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Draft Agenda

Just like any event it is important to have good idea of who is going to do what. If you are used to a formal in-person meeting then moving to online can seem quite a challenge. While you do not have to think about booking a room or providing catering there are other things to consider.

Here are some question s to ask yourself with ideas to think about:

  1. Does someone usually lead the meeting? It is a good idea to have someone in the role of Master of Ceremonies. The MC’s job is to welcome everyone, check everyone is happy and then introduce the key states of the event. This person does not necessary need to be actively doing much, but they need to keep an eye on times. They might even spend a lot of the meeting sending chat messages to other participants.
  2. How much time will you need? When you are in-person it is easier to keep to timings. Online there can be delays and pauses when lots of people start at once. It should also be assumed that some of the presenters will get into a mess, so the running order has to be flexible.
  3. How many people will present? It is tempting to get everyone to show everything at the first meeting, but it is important to pace yourselves. Showing two or three pieces with a bit of detail, or ten minutes of PowerPoint is usually enough to expand based on questions. Remember that it becomes really easy to go back and re-show something or to stop and discuss a detail as you go through the material – all of which will eat into the time.
  4. What equipment do you need? At the moment kit is expensive and hard to get. It is always best if those presenting have a desktop PC along with a webcam and a headset with a microphone. Some of the better webcams have directional mics, but it’s best never to assume the quality. If a presenter has a laptop then the camera might not be as good quality and might need to be carefully positioned. Sometimes the earpiece that comes with a phone can be great for sound along with a laptop camera. If all else fails then people can use tablets and mobile phones, but depending on the audience you might need to allow a telephone connection.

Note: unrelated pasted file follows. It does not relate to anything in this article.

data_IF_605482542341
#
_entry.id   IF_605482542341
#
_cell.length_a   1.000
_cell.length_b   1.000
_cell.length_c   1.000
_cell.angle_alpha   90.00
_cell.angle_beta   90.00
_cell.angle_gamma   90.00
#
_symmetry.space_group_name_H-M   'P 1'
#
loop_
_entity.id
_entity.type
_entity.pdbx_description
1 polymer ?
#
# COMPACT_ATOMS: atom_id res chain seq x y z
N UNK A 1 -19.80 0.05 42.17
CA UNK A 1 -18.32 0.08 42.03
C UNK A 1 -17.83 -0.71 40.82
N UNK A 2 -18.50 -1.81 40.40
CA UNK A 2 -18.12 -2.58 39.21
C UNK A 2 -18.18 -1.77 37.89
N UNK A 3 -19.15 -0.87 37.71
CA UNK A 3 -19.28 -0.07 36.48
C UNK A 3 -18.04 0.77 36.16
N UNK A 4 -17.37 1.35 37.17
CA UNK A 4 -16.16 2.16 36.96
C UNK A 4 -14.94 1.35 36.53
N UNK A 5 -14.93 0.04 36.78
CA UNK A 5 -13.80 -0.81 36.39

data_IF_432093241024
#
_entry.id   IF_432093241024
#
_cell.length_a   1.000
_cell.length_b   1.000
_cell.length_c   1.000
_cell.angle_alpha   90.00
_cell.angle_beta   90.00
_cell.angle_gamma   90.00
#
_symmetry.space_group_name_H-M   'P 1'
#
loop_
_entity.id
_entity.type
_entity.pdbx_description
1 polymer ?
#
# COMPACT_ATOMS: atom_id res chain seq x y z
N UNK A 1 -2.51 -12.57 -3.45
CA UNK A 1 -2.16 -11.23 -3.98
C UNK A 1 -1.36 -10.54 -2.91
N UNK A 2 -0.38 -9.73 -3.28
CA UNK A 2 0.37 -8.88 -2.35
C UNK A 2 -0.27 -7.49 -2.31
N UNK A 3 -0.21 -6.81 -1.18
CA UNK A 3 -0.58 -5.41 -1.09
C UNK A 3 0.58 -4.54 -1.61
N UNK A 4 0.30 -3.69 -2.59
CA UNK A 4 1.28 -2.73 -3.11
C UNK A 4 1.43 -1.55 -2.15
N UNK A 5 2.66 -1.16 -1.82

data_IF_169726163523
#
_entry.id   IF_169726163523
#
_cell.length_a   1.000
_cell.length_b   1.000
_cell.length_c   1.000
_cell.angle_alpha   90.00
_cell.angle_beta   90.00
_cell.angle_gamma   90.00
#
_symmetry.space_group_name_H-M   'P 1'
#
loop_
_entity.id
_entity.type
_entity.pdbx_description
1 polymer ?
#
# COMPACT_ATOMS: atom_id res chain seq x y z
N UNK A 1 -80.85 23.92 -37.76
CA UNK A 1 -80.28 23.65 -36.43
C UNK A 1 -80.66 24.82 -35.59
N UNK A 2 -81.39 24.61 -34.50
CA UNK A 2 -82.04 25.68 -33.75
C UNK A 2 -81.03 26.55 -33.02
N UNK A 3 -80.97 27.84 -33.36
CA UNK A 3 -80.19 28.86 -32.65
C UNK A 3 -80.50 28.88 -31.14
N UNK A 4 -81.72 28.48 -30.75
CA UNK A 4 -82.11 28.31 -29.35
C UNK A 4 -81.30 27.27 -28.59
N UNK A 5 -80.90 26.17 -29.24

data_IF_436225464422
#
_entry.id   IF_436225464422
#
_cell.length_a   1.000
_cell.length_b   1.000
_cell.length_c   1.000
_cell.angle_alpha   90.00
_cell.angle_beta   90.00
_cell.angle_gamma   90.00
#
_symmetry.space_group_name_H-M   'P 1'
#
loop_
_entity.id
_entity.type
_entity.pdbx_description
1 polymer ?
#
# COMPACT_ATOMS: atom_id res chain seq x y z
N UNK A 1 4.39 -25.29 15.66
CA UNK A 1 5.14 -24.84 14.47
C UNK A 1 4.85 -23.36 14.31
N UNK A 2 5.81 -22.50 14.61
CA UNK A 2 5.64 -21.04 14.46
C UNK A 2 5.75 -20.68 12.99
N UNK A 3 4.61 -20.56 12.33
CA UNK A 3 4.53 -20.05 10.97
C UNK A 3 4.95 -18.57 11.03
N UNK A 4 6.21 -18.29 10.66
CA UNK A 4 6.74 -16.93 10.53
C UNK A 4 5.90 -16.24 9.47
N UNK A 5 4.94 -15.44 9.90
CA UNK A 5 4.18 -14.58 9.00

5. Who will be the technical lead? Someone needs to create meetings, send invites and organise the recording of the meeting if necessary. They can also be tasked with taking some screenshots for the organisation records of the meeting.
  6. What is the purpose of the meeting? This sounds strange, but is this part of a series of meetings, or is it a one-off? Is it a purely formal display, or do you want time for a general discussion and chat? Are the audience familiar with the technology or is it all new to them? It is really important to bring everyone onboard and help them learn how to get the best out of the new medium. This might mean spending a small amount of additional time with certain people to get them invited and setup as well as letting everyone practice clicking on various buttons before the meeting starts. Once everyone is familiar with the technology then it moves from being an “On-line Meeting” to just a standard meeting.